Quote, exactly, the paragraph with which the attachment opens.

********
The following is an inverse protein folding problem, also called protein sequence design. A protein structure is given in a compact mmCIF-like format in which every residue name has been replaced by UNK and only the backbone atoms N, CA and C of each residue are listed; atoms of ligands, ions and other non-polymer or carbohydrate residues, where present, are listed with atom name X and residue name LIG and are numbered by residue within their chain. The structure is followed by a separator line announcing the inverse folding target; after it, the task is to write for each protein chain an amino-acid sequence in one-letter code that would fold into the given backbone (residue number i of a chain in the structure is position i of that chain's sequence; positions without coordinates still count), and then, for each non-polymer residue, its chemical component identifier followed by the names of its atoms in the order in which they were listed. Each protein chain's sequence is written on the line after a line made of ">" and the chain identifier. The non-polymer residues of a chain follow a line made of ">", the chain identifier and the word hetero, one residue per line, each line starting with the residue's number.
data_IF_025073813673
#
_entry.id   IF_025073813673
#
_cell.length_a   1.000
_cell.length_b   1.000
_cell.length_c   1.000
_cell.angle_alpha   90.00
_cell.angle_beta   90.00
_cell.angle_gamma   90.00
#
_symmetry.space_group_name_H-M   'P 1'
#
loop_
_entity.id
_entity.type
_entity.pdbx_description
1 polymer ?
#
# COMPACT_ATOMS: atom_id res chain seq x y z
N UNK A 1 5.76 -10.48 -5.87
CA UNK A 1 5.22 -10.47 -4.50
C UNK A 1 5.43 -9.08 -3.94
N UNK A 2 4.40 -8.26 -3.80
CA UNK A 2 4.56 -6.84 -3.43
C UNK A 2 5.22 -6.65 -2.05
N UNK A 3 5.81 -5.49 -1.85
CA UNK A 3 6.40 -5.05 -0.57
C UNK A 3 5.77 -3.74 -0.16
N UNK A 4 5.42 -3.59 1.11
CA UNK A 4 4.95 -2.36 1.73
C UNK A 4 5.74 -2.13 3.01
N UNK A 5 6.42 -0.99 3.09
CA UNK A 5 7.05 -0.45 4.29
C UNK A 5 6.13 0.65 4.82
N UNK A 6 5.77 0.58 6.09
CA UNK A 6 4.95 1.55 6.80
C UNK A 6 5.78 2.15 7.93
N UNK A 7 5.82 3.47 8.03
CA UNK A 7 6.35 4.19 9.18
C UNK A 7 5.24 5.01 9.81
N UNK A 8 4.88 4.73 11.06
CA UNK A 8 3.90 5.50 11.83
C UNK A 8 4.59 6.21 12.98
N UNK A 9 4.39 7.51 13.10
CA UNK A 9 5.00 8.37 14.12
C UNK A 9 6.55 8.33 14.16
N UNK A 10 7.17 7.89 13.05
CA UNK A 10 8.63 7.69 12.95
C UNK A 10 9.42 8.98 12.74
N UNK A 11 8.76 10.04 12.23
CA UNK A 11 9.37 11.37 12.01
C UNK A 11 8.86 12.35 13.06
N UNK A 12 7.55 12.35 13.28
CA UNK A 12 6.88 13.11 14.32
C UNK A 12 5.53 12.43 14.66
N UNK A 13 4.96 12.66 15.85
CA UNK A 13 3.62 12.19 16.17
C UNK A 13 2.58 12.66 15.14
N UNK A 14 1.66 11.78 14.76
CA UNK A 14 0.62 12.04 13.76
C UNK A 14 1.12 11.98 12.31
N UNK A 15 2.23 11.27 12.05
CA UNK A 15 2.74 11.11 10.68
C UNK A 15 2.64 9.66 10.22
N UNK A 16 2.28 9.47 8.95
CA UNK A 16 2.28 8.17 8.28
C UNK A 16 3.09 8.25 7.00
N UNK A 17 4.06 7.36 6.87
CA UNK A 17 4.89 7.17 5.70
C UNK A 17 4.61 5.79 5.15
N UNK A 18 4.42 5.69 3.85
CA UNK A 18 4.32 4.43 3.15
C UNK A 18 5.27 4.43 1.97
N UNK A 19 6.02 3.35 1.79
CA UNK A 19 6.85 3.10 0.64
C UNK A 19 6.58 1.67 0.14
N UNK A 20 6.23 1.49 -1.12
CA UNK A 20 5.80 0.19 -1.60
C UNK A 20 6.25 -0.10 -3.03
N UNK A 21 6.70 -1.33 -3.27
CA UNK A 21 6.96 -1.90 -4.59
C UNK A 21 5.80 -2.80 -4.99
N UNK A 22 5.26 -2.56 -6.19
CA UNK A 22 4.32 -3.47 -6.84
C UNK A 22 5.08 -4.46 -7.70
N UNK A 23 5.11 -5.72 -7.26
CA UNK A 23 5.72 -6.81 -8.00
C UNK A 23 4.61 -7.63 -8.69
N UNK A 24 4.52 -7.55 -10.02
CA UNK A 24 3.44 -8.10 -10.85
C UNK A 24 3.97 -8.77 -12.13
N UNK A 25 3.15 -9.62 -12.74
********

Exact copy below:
The following is an inverse protein folding problem, also called protein sequence design. A protein structure is given in a compact mmCIF-like format in which every residue name has been replaced by UNK and only the backbone atoms N, CA and C of each residue are listed; atoms of ligands, ions and other non-polymer or carbohydrate residues, where present, are listed with atom name X and residue name LIG and are numbered by residue within their chain. The structure is followed by a separator line announcing the inverse folding target; after it, the task is to write for each protein chain an amino-acid sequence in one-letter code that would fold into the given backbone (residue number i of a chain in the structure is position i of that chain's sequence; positions without coordinates still count), and then, for each non-polymer residue, its chemical component identifier followed by the names of its atoms in the order in which they were listed. Each protein chain's sequence is written on the line after a line made of ">" and the chain identifier. The non-polymer residues of a chain follow a line made of ">", the chain identifier and the word hetero, one residue per line, each line starting with the residue's number.